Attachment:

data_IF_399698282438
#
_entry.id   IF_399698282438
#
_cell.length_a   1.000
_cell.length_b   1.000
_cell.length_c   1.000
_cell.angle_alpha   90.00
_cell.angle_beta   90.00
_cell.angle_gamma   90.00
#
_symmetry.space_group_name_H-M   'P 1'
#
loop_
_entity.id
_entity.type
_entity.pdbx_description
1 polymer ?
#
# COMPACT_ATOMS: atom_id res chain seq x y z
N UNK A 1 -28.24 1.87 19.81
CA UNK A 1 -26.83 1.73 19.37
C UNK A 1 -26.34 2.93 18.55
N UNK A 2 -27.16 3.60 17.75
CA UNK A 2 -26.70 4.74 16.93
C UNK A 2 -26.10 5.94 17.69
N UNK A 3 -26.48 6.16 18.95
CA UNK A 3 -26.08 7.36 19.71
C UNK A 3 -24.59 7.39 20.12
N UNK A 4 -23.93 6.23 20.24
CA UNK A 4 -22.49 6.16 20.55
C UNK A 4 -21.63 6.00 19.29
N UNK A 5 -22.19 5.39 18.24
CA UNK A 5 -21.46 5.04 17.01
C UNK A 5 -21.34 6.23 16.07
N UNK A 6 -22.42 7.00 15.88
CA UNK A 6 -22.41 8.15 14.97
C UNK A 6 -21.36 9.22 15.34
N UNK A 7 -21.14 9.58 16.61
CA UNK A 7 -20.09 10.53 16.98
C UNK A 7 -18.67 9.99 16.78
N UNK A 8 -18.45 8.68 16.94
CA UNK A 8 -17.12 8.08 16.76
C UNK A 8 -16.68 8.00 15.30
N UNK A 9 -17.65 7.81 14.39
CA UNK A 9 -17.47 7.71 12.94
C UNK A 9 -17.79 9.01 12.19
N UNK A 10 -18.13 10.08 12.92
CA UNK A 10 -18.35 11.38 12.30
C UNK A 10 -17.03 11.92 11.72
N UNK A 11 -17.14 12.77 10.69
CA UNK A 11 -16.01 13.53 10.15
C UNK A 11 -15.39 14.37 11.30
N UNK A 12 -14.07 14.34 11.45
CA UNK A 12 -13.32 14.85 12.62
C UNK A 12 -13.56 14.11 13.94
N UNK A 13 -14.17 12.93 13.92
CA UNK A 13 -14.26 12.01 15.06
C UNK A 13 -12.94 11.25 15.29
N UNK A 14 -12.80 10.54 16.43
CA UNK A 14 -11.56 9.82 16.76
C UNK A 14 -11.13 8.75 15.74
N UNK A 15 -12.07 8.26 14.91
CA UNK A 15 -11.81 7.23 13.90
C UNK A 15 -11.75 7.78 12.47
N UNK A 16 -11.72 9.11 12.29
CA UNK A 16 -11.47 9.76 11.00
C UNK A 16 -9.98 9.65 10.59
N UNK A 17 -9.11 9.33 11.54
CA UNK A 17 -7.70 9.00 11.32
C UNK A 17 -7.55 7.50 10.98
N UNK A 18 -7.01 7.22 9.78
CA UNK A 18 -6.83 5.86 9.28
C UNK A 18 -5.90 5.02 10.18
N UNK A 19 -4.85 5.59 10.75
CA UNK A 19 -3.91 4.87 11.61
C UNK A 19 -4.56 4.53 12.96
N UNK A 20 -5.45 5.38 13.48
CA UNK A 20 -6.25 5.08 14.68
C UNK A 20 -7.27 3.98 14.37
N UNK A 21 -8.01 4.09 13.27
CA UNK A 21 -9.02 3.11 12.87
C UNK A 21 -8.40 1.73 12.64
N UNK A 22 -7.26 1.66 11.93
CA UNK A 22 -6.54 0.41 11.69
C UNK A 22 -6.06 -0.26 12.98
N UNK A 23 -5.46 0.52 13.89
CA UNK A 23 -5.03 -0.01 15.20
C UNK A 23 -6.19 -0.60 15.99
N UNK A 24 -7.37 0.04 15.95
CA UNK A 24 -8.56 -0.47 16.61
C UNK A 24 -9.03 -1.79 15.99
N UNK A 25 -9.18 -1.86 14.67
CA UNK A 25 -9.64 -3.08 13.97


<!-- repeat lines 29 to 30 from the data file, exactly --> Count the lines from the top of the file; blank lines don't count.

C UNK A 3 -24.59 7.39 20.12
N UNK A 4 -23.93 6.23 20.24